I’ve just used Perforce for the first time on a big project, and it was … ok. Feature-wise I’d use Git, Mercurial or Accurev in an instant instead, but I suspect that both the project’s history and scale were the reason behind using Perforce. Unlike all of the above Perforce has per-file versioning, rather than per-repository versioning. Commits to the repository are a sequence of changelists, each of which, presumably, must internally list out the revisions of each file in the repository. It didn’t seem to be widely known how to query Perforce to ask local workspace what the current changelist you have is. A bit of digging reveals that:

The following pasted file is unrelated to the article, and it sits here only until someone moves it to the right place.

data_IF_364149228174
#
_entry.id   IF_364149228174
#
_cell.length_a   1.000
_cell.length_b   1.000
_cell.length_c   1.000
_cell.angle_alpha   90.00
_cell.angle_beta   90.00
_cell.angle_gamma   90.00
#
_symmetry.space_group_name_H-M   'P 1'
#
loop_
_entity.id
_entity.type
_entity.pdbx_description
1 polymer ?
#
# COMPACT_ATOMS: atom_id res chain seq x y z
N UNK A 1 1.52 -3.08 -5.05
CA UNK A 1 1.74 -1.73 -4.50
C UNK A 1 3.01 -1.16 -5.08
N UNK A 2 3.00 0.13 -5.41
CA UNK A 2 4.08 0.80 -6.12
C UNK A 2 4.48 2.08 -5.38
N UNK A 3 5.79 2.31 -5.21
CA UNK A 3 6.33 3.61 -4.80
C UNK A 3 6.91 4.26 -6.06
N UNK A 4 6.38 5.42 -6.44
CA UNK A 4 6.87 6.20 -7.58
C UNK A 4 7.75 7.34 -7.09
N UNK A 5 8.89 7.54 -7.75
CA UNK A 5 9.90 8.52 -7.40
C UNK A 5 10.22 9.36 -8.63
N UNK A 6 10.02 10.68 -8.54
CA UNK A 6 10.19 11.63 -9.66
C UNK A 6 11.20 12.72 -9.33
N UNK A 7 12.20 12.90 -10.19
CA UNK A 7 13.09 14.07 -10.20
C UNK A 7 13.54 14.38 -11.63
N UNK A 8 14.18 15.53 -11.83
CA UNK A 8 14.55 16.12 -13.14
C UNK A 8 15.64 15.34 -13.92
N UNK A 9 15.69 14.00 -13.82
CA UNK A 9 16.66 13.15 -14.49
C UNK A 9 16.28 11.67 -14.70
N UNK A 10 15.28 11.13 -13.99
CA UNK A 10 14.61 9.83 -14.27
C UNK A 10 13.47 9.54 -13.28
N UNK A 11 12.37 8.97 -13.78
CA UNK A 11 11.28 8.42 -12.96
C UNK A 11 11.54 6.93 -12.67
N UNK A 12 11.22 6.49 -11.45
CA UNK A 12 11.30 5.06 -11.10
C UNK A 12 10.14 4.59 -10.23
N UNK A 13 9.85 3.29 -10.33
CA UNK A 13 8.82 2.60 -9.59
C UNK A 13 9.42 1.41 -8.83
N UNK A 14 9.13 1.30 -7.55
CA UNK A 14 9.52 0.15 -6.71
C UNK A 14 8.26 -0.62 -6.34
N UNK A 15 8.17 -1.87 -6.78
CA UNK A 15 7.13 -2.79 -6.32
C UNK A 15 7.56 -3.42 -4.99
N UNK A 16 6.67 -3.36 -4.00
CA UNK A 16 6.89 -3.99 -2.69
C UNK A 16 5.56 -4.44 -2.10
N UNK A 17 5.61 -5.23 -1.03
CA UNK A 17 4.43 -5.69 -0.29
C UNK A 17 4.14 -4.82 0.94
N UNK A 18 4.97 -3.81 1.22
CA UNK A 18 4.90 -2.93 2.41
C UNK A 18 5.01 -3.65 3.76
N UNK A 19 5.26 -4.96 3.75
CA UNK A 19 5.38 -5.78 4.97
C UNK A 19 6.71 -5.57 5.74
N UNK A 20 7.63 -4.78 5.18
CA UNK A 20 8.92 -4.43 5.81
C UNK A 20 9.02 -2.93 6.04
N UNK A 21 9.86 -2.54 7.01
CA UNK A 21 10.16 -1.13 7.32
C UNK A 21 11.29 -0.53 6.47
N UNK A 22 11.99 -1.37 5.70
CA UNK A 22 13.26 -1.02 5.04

p4 changes -m1 /...#have -s submitted
Does the trick.
In Perforce you can update any file to any revision of that file, separate from updating to a changelist. In that case I’m not sure what the command will give back, but clearly a single changelist number can’t fully describe a local workspace where even a single file has been updated separate from a changelist.